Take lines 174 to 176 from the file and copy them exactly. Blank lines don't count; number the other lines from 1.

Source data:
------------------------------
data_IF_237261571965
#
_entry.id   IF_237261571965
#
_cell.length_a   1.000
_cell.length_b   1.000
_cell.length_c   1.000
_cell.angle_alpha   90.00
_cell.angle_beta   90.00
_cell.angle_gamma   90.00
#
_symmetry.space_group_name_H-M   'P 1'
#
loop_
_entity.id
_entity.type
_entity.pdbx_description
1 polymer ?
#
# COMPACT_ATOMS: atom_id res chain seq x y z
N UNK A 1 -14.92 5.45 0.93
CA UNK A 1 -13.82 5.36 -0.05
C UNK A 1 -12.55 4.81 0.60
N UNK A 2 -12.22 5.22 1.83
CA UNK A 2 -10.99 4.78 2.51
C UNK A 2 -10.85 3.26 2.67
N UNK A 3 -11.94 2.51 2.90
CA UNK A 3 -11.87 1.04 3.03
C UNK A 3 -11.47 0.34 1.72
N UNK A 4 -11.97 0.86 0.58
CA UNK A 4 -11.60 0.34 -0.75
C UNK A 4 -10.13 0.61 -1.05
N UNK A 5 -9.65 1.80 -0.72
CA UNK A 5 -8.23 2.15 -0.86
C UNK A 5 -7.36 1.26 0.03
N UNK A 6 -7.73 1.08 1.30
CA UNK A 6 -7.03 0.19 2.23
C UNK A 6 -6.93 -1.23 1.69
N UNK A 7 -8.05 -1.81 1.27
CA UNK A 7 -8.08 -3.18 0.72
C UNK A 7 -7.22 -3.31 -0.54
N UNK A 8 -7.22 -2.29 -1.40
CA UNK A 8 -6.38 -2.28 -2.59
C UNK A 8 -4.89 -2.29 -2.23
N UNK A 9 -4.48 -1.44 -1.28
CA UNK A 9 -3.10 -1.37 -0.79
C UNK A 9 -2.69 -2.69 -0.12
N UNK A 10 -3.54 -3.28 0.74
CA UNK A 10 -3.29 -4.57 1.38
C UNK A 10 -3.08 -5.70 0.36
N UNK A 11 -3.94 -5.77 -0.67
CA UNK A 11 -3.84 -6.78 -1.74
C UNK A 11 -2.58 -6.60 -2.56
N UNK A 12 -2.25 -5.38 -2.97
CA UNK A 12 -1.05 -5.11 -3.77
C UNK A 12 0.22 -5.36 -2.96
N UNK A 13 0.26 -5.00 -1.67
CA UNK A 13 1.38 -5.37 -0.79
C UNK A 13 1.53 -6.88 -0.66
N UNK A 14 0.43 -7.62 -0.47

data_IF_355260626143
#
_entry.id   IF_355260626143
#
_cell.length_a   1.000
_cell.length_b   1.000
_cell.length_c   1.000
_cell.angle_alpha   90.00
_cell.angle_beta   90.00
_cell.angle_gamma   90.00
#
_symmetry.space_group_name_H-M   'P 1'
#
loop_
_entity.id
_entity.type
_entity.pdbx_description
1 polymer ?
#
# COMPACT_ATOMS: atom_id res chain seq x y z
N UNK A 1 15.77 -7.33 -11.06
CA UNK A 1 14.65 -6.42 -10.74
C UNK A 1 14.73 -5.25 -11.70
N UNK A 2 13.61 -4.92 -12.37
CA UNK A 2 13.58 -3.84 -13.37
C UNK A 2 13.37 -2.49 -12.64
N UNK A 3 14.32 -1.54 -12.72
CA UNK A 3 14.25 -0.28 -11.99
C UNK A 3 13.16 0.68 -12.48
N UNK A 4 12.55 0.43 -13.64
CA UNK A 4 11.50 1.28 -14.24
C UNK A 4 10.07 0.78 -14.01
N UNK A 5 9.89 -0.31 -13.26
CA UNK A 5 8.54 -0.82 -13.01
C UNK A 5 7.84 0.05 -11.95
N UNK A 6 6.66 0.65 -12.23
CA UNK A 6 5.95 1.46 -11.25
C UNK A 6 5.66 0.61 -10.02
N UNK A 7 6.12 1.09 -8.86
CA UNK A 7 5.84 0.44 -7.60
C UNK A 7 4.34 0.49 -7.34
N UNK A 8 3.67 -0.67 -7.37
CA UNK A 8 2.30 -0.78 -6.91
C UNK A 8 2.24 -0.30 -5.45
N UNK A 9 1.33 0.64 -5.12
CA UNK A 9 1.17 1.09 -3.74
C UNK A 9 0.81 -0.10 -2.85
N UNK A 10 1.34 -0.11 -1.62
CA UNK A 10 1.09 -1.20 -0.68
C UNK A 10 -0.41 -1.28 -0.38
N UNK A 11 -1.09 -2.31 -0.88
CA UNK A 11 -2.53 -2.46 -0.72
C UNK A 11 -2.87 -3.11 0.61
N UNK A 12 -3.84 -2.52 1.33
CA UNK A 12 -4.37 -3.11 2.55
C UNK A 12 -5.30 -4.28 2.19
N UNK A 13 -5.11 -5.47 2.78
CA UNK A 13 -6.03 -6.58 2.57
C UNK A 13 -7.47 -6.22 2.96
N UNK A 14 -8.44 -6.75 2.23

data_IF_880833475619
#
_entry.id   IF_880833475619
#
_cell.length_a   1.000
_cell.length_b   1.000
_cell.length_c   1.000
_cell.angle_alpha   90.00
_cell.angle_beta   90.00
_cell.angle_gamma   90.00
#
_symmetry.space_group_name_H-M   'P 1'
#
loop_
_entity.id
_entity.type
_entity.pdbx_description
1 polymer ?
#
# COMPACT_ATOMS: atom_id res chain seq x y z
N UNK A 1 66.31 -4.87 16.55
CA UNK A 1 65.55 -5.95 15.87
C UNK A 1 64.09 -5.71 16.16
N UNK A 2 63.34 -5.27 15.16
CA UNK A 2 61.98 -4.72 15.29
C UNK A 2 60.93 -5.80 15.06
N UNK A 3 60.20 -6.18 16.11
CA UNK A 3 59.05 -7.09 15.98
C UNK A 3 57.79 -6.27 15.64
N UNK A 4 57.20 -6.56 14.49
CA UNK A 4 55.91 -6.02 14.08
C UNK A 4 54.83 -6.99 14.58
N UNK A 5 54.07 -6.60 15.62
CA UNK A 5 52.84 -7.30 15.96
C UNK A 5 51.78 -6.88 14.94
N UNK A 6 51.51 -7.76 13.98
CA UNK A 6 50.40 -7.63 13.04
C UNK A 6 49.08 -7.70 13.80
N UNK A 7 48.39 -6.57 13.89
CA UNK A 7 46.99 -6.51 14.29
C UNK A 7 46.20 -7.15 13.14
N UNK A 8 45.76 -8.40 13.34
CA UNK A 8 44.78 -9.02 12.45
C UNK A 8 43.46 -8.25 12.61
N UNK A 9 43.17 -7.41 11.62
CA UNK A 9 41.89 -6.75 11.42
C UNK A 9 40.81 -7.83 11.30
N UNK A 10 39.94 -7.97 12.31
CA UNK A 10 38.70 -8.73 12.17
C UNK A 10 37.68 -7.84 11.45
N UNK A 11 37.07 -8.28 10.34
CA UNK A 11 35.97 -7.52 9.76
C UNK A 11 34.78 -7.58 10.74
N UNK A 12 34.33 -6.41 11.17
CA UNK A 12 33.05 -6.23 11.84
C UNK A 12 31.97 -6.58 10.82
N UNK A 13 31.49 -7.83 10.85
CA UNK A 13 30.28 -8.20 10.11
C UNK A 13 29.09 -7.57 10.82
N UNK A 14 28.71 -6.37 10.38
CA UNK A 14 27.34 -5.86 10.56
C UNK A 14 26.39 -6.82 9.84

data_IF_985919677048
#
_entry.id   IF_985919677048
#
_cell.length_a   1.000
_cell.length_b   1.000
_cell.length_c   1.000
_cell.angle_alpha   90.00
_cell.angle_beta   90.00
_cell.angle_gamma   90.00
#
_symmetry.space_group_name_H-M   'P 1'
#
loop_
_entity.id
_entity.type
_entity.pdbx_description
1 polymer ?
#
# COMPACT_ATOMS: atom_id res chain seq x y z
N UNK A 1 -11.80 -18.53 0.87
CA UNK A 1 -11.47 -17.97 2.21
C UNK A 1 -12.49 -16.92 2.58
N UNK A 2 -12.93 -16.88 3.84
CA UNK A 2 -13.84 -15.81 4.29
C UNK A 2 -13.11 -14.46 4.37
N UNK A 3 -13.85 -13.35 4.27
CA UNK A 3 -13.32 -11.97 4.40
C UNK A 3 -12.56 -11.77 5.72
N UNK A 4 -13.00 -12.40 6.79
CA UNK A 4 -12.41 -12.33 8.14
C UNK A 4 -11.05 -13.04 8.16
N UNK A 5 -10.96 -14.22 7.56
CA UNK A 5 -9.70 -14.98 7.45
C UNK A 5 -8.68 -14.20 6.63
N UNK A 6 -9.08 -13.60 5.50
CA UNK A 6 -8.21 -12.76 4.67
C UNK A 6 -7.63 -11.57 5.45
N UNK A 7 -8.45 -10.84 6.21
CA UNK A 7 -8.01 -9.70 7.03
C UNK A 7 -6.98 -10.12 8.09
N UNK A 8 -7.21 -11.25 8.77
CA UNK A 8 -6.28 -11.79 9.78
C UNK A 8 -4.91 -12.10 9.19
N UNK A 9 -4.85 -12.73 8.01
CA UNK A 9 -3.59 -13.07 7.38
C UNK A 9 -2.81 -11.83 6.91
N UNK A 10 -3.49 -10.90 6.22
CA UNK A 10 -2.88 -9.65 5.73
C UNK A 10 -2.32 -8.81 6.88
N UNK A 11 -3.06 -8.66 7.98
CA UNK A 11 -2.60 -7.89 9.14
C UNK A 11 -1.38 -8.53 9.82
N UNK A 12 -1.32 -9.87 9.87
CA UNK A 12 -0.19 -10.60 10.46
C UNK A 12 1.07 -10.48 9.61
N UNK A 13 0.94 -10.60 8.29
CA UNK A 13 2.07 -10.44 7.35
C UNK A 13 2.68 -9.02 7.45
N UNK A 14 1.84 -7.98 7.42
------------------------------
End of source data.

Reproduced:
N UNK A 12 34.33 -6.41 11.17
CA UNK A 12 33.05 -6.23 11.84
C UNK A 12 31.97 -6.58 10.82